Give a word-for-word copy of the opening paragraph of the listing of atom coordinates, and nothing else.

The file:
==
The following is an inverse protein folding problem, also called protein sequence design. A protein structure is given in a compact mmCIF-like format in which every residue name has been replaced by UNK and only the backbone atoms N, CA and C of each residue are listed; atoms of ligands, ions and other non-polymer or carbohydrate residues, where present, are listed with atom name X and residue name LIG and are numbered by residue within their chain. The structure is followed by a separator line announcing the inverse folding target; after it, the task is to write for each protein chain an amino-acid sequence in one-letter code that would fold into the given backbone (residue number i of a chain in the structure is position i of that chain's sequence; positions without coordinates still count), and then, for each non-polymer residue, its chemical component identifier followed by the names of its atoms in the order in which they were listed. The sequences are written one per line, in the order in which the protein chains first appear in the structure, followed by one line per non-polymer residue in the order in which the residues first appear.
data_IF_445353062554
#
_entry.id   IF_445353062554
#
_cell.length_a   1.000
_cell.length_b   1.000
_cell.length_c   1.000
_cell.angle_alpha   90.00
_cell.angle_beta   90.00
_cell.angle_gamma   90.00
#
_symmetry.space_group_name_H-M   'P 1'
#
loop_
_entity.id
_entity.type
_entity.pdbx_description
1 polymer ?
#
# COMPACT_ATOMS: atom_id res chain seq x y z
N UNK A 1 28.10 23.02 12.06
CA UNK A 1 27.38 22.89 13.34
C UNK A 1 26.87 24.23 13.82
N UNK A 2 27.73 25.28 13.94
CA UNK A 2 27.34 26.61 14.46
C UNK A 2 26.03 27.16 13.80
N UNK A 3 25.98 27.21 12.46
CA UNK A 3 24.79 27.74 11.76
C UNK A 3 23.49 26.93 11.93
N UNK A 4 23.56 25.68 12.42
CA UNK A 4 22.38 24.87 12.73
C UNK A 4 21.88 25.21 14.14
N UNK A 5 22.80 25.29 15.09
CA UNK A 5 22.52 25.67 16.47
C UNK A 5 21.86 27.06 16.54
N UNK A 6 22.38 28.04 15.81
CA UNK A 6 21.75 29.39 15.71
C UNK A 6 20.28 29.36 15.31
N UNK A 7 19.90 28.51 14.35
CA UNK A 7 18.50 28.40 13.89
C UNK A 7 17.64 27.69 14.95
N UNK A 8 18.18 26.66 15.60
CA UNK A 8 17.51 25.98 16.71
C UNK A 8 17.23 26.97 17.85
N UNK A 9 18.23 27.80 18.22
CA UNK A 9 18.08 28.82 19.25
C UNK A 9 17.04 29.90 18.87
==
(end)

The following is an inverse protein folding problem, also called protein sequence design. A protein structure is given in a compact mmCIF-like format in which every residue name has been replaced by UNK and only the backbone atoms N, CA and C of each residue are listed; atoms of ligands, ions and other non-polymer or carbohydrate residues, where present, are listed with atom name X and residue name LIG and are numbered by residue within their chain. The structure is followed by a separator line announcing the inverse folding target; after it, the task is to write for each protein chain an amino-acid sequence in one-letter code that would fold into the given backbone (residue number i of a chain in the structure is position i of that chain's sequence; positions without coordinates still count), and then, for each non-polymer residue, its chemical component identifier followed by the names of its atoms in the order in which they were listed. The sequences are written one per line, in the order in which the protein chains first appear in the structure, followed by one line per non-polymer residue in the order in which the residues first appear.